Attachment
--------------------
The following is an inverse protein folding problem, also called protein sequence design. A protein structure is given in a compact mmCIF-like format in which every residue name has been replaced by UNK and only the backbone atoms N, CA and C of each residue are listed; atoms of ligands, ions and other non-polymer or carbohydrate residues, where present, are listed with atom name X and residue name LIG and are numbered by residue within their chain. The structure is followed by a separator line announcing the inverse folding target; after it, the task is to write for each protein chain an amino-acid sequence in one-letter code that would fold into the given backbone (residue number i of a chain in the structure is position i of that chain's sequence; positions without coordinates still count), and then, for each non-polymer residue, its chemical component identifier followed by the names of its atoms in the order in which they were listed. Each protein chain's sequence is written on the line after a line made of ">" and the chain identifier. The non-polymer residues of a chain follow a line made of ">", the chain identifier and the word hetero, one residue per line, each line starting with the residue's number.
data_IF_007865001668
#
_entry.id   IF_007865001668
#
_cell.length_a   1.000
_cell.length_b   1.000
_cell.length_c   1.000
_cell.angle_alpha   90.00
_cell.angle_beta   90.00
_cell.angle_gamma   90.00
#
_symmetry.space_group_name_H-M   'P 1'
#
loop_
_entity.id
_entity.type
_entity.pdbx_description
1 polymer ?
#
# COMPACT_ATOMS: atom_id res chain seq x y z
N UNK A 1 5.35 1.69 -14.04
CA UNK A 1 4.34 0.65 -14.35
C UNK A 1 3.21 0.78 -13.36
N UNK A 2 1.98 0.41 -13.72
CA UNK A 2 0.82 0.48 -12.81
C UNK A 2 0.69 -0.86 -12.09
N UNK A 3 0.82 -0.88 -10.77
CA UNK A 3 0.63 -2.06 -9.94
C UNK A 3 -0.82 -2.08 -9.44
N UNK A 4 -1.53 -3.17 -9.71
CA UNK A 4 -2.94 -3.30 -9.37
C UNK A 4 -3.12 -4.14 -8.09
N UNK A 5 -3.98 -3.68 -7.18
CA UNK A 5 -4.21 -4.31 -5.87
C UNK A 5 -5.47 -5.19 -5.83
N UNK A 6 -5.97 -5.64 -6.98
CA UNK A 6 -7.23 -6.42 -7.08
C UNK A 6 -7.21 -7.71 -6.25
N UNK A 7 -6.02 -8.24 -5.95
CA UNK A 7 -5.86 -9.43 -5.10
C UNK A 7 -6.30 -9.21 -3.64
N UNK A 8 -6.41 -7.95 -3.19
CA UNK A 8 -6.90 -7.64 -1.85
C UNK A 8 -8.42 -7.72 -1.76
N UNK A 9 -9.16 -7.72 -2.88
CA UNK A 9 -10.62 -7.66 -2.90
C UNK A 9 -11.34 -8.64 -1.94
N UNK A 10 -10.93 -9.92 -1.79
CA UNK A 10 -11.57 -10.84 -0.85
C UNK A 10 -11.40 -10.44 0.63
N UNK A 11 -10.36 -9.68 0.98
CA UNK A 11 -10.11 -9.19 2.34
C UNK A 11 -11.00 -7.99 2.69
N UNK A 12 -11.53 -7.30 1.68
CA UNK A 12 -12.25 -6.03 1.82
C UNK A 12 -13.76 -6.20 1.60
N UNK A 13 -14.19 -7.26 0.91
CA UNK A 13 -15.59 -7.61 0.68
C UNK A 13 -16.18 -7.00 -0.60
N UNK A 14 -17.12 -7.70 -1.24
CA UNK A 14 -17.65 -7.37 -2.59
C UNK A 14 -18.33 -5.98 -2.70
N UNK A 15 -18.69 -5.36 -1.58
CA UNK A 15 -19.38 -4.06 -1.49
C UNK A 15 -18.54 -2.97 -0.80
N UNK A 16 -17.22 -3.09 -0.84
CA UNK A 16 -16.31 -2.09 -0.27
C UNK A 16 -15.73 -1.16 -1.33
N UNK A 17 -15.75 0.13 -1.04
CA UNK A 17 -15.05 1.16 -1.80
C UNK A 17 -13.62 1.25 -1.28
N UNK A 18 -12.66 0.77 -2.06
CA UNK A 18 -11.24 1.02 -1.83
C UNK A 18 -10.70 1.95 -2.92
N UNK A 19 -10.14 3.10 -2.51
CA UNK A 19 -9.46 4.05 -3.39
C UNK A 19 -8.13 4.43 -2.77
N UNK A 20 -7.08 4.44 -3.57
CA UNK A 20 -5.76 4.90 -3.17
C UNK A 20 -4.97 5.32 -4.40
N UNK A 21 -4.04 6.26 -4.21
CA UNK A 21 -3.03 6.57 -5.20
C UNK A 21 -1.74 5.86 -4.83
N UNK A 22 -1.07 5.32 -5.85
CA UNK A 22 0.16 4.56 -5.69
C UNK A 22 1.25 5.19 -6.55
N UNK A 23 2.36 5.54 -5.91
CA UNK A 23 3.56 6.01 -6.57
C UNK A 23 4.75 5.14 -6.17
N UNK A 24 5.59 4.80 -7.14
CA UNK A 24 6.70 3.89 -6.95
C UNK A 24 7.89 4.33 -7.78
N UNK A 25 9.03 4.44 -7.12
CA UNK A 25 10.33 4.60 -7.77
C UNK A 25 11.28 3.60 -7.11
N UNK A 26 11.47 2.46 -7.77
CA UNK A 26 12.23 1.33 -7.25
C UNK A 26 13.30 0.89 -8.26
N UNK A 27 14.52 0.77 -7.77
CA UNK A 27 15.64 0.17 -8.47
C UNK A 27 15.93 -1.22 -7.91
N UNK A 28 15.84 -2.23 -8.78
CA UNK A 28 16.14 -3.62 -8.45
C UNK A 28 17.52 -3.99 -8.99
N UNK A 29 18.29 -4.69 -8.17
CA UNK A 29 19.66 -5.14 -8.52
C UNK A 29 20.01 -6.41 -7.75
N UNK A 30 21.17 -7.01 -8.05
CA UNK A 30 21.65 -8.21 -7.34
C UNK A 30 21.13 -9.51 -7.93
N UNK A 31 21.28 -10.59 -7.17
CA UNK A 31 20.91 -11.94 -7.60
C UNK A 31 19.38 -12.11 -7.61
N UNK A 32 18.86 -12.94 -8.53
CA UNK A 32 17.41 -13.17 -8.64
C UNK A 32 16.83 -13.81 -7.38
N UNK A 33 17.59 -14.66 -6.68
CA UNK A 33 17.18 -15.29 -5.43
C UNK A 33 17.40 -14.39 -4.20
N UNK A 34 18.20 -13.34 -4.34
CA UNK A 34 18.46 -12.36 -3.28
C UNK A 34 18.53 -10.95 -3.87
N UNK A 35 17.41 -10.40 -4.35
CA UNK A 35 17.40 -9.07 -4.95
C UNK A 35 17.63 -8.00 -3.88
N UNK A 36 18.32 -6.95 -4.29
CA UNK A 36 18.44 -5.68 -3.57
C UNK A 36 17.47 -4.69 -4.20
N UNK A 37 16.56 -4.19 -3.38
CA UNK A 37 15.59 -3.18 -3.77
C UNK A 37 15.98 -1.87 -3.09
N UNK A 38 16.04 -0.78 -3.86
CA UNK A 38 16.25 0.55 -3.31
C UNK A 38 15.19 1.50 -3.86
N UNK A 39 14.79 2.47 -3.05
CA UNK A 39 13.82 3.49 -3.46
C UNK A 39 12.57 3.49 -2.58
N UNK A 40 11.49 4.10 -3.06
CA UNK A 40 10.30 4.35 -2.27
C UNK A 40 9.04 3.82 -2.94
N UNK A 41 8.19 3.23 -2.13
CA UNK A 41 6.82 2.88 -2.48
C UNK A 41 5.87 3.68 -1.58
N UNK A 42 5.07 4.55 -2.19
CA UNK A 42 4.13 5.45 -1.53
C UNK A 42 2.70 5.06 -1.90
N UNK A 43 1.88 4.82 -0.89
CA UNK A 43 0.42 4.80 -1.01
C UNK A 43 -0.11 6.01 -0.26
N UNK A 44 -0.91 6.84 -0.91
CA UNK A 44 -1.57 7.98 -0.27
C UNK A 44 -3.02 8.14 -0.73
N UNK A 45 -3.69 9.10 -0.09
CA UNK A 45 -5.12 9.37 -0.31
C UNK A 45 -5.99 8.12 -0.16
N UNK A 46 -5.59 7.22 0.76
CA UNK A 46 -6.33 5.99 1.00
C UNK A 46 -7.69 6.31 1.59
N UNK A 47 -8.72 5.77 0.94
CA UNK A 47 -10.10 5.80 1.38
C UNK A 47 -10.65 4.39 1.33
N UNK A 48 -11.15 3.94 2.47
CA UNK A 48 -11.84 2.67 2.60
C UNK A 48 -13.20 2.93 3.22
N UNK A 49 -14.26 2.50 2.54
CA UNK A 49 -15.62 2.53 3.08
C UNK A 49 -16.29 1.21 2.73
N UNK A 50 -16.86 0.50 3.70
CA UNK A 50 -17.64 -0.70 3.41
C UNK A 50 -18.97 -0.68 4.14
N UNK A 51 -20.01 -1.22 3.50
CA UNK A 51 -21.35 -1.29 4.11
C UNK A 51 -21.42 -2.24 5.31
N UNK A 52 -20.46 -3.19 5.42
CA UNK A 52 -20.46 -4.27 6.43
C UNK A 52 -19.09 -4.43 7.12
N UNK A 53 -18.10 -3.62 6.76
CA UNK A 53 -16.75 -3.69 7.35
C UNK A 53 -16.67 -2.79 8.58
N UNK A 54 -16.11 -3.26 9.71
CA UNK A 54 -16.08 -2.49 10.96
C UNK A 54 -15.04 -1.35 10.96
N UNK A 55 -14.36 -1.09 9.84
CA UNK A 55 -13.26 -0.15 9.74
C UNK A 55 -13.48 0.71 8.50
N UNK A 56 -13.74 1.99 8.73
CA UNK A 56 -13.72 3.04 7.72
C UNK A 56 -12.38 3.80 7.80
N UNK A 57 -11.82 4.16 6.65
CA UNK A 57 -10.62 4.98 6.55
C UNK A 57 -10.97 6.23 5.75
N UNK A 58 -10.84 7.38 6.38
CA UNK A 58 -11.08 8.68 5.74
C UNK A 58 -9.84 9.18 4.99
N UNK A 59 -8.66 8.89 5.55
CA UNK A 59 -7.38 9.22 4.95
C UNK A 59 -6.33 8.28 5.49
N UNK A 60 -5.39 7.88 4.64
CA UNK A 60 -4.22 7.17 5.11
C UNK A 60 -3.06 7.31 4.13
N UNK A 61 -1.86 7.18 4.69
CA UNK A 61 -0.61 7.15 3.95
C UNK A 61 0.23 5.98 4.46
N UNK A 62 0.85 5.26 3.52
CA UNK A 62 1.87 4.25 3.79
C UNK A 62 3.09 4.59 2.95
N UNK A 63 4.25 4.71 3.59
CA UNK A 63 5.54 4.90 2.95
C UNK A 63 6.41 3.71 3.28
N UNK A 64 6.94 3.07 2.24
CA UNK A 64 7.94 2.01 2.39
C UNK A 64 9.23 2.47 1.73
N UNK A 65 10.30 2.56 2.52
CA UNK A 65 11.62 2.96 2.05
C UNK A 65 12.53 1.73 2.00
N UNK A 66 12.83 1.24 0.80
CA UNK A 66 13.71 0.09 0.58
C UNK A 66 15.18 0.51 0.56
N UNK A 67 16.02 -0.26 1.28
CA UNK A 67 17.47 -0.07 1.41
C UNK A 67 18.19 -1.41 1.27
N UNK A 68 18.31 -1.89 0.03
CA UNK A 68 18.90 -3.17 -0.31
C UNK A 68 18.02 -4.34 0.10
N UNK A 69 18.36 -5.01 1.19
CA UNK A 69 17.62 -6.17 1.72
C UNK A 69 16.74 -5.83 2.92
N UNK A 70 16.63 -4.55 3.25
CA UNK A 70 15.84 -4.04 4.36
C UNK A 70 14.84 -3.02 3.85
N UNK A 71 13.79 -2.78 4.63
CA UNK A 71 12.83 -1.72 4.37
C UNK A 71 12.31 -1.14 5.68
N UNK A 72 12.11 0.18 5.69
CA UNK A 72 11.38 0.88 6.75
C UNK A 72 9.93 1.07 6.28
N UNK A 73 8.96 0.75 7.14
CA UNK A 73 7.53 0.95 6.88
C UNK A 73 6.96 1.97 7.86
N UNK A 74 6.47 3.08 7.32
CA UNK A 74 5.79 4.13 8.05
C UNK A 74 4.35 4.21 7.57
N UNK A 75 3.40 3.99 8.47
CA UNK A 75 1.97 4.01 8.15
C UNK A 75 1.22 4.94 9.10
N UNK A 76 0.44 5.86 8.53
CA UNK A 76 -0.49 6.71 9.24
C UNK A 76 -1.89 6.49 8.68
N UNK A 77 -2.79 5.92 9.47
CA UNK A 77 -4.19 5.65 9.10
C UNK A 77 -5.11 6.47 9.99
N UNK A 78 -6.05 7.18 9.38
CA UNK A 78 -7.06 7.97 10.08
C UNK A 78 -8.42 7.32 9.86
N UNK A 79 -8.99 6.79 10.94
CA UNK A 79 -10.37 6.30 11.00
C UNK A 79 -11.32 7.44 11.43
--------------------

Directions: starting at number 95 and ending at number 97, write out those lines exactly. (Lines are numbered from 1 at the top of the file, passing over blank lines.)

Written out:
CA UNK A 25 10.33 4.60 -7.77
C UNK A 25 11.28 3.60 -7.11
N UNK A 26 11.47 2.46 -7.77